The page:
Katie Crocker/134 Nutley Street/The realization of the catastrophic effects of climate change prompted her to join the Ashland Youth Climate Action and fight to pass the ordinance in the CEAP.  Today, the global temperature was 1.3 degrees Celsius warmer than pre-industrial times.  The world would experience a multi-meter sea level rise within fifty to 150 years if the current rate of fossil fuel emissions continued.  According to “Young People’s Burden” by Dr. James Hanson, carbon emissions needed to be reduced by 350 parts per million if society wanted to preserve the planet.   Currently, the level was 400 parts per million with two parts per million each year.  To reach 350 parts per million, carbon emissions needed to be reduced 8% yearly. 
Carson Barry/134 Church Street/The CEAP would fulfill Ashland’s obligation to protect the citizens and take responsibility for the role everyone played in the national and global community.  People needed to take the strongest action possible.  She feared the impact climate change had in her future.  She supported passing the ordinances along with the CEAP.  Without an ordinance, the conditions in the CEAP did not guarantee full execution of the plan.  She did not think anyone should take any chance when it came to an issue of this magnitude and importance.  The ordinance established a commission that would ensure execution of the plan.
Annika Larson/795 Ellendale Drive/Spoke on the CEAP the City of Eugene passed in 2010.  She thought Ashland should pass their CEAP and ordinances to hold everyone accountable to these values.  She noted the City of Eugene’s successes.  The community could no longer count on the national government to further policy objectives.  She supported passing the plan and ordinances. 
Erin Finklea/545 Grandview Drive/Submitted written testimony into the record from her husband Ed Finklea, an energy attorney for 35 years. 
Jennifer Jones/134 Church Street/Loved the community and town and wanted to be proud of the Ashland.  One of the ways to do that was approving the CEAP and passing the ordinances.  The testimony from the young people present moved her.  She hoped Council would pass the plan and the ordinances.  
Dan Wahdedah/PO Box 1211/Phoenix, OR/Thanked the ad hoc Committee for their work for the benefit of future generations.  Tribal prophecies indicated this was point in time where everyone had to prove they were worthy of moving forward to the “Eighth Fire,” shedding colonial ways and returning to the earth.  The way energy was currently harvested harmed future generations.  We were all relatives, in the same boat together.  He urged Council to adopt the plan and ordinances.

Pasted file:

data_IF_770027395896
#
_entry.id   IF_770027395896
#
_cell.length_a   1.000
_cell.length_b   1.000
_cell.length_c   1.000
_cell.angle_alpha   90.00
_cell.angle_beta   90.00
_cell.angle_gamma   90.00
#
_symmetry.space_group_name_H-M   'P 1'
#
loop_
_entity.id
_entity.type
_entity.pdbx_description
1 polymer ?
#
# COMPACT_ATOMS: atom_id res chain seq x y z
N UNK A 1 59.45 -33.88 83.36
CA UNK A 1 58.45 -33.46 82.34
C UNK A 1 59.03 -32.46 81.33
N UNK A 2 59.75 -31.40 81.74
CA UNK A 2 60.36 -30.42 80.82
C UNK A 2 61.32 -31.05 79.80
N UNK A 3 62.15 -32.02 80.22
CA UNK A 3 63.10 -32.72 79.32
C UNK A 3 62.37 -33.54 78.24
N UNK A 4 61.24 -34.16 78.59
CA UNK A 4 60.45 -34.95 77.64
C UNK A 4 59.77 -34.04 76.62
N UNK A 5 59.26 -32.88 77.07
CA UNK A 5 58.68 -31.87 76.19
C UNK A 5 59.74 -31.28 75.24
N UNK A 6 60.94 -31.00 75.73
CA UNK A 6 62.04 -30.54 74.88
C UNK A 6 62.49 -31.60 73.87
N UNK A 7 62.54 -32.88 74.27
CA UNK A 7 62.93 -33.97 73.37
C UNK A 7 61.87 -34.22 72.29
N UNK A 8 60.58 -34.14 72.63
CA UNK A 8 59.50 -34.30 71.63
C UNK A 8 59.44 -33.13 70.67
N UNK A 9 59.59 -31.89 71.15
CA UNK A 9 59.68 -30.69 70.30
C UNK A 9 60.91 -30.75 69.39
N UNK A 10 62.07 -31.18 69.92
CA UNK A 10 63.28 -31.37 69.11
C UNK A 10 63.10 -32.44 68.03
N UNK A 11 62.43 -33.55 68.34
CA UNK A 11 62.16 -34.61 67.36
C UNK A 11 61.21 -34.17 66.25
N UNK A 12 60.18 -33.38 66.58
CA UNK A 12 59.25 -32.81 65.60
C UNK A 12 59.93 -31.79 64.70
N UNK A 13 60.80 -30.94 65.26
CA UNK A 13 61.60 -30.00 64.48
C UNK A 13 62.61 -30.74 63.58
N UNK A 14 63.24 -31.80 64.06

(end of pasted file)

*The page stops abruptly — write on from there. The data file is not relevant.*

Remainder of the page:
James McGinnis/629 Altamont Street/Quoted Russell Brand and noted the CEAP was a moonshot.  He talked about the power of standing up, and being present.  He was grateful for the new generation and young people who spoke earlier.  Climate change will affect them, their children, and grandchildren.  The CEAP was a work in progress and the beginning of a process.
Councilor Seffinger/Slattery m/s to accept and approve the Climate and Energy Action Plan as presented.  DISCUSSION:  Councilor Seffinger talked to Claire Pryor the week before and her dedication to climate change moved the Councilor.  The plan was very important to the future generations.    Councilor Slattery thought the CEAP was a good beginning and foundation.  However, the ordinances had to be carefully constructed and he did not think they were at that point.  An ordinance would not lock a process down and a future council could change them.  It was essential to have the community committed to making the plan work. 
Councilor Lemhouse stressed the importance of implementing the plan correctly and asked the speakers to remain patient with the process.  There were things in the plan Council needed to review.  The plan was a work in progress.  Regarding social equity, establishing minimum energy efficiency standards for affordable housing could actually reduce the number of units built.  Ms. Mindlin summed it up well on conflicting priorities.  He had some concerns the plan was overreaching in terms of policy.  He liked the adaption part of the plan.  The most he could do as an elected official was prepare the city to adapt to what was coming.   He appreciated the hard work and the young people’s testimony.
Councilor Seffinger added her sister in-law was the ambassador to Fiji and Tonga who currently were losing their homes due to the effects of climate change.  Councilor Rosenthal would support the ordinance and appreciated the comments.  It was motivating to see the young people involved in the public process.  The plan was not perfect and required more comprehensive vetting.  The strategies often were conflicting.  The commission and a full time staff person would help review and resolve conflicts within the plan.  Councilor Darrow observed the real movement in the plan was community action, education, and behavior changes in transportation and consumption. That would create the biggest impact.  Creating a commission was the logical next step.  This needed to be a community project.  Councilor Morris would support the plan but thought it focused more on City actions than community participation.  Mandating change was difficult.  The real issue of the commission was getting people to change what they were doing to achieve the goals.  He did not think the technology was there to achieve the goals, not even in 30 years. 
Roll Call Vote:  Councilor Rosenthal, Darrow, Morris, Slattery, Lemhouse, and Seffinger, YES.  Voice Vote: all AYES. Motion passed.
Councilor Slattery volunteered to work with City Attorney Dave Lohman on draft ordinances.  Councilor Rosenthal understood the ordinance adopting the climate goals and targets would take time to review and wanted the second ordinance establishing a commission fast tracked.  Councilor Seffinger wanted to know how the commission would interface with A-L in the climate goals and targets ordinance as well as how it affected the business community and the economic life of Ashland.  Mr. Lohman would bring back a discussion with arguments for or against having an ordinance along with particular wording for an ordinance or resolution.